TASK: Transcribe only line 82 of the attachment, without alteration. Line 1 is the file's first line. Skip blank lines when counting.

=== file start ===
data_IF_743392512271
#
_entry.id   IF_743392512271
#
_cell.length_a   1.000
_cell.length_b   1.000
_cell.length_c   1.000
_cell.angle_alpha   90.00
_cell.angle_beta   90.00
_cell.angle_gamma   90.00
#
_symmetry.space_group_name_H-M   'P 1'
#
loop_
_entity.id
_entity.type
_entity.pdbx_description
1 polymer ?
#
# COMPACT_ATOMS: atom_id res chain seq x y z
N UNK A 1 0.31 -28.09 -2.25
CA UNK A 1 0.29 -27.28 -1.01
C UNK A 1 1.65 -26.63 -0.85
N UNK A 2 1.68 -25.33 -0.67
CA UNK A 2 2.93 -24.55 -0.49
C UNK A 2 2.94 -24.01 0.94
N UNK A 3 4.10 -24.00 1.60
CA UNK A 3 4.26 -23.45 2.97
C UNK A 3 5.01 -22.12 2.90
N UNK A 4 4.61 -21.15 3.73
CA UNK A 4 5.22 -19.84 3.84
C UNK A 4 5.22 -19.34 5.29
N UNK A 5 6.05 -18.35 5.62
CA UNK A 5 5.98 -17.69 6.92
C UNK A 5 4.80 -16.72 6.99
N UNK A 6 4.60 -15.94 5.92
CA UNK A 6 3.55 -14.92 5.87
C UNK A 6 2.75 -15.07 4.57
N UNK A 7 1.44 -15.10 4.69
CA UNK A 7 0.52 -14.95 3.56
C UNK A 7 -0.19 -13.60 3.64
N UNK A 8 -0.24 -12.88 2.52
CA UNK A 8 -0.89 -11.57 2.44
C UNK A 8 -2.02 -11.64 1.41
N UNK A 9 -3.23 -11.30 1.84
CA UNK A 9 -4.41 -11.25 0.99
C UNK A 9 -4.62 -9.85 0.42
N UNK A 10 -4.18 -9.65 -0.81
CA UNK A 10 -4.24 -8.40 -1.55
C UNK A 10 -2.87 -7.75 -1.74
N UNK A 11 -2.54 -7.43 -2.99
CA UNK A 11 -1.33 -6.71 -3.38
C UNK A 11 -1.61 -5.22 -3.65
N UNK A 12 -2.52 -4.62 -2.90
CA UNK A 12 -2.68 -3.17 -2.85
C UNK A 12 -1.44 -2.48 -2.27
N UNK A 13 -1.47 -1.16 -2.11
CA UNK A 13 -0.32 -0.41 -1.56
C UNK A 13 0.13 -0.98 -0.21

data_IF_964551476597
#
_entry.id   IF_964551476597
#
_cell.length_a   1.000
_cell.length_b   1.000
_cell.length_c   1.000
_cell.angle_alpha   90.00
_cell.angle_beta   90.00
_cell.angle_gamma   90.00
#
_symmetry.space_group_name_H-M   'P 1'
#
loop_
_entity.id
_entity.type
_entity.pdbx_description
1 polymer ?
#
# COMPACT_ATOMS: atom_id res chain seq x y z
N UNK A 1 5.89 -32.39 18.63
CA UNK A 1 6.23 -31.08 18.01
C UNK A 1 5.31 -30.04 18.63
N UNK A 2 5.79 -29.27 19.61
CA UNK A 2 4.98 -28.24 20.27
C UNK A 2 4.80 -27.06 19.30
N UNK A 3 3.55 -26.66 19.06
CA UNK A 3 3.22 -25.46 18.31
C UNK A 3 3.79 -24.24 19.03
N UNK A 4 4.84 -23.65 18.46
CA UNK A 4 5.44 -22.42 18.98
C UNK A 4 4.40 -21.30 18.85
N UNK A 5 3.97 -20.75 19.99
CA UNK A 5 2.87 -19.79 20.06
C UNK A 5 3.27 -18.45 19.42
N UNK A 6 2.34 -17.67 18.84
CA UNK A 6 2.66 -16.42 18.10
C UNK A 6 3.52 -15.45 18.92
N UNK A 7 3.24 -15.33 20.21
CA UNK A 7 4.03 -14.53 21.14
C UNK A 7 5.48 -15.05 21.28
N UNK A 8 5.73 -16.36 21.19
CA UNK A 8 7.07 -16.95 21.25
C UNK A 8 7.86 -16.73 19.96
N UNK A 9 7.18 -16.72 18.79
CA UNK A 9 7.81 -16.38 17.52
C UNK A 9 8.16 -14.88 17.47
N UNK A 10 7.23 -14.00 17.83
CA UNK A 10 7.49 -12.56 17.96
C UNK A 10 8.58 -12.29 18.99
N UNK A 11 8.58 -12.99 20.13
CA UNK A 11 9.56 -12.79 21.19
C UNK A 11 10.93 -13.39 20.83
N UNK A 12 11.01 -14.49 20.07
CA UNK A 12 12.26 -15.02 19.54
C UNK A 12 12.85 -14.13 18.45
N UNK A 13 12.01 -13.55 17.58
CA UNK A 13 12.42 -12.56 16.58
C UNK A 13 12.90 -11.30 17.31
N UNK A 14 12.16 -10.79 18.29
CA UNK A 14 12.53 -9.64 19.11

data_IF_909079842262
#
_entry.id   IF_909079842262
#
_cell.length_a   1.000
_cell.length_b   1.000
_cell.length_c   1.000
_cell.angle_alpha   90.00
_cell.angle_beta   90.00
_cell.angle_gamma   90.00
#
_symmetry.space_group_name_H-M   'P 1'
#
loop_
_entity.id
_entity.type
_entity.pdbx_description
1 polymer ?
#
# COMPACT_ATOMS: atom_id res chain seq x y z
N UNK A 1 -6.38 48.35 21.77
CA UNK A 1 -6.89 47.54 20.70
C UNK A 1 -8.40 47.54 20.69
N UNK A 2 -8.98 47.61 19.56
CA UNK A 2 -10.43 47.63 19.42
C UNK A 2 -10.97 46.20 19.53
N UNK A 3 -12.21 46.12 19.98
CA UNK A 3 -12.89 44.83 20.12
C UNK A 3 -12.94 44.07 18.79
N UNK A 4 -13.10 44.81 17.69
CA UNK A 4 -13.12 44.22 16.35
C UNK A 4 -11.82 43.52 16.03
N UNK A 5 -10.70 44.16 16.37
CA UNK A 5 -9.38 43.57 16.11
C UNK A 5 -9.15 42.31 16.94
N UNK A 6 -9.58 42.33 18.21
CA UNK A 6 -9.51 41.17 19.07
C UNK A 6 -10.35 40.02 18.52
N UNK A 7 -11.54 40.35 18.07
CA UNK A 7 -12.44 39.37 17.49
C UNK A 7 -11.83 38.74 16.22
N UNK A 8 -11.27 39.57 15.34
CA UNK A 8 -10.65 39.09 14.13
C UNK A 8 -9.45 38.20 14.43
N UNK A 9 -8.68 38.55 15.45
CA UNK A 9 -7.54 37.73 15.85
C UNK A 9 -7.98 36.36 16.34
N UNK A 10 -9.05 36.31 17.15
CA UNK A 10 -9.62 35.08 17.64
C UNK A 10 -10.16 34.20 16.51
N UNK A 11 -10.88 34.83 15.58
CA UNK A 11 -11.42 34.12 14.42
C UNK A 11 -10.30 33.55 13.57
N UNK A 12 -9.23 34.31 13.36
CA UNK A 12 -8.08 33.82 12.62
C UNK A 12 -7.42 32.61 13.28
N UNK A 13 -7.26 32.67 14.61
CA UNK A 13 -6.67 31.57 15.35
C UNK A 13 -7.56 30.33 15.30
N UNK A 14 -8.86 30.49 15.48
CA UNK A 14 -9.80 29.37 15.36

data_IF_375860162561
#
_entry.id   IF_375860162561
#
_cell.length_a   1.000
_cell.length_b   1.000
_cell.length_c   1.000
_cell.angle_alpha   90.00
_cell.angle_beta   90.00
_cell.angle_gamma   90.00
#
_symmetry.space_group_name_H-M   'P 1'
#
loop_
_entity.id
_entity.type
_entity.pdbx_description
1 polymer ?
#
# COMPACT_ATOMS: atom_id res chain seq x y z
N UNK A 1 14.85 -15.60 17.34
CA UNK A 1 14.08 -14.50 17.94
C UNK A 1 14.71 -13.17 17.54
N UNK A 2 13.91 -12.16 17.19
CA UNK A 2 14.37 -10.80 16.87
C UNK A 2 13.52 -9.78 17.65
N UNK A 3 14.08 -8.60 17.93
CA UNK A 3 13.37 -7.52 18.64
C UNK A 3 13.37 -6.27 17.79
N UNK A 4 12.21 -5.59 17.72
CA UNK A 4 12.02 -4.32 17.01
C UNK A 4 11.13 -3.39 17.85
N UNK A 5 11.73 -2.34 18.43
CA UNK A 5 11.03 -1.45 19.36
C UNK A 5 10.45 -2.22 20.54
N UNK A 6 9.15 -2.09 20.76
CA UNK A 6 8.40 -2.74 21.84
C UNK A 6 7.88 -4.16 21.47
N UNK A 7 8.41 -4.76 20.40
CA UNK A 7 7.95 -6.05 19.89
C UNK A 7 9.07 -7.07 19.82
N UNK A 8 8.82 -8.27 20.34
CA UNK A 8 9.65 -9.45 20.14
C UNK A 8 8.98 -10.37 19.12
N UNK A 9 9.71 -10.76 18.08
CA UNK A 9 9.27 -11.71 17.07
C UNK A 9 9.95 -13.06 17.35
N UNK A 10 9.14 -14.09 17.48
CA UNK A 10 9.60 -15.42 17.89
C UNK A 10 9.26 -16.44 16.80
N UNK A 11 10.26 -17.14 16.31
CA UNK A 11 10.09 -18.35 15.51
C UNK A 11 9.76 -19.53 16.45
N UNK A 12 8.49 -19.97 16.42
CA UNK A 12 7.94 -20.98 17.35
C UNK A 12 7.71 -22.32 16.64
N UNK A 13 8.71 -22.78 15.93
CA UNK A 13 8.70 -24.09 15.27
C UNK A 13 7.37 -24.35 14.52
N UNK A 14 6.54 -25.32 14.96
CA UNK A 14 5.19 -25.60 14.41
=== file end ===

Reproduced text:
C UNK A 1 5.31 -30.04 18.63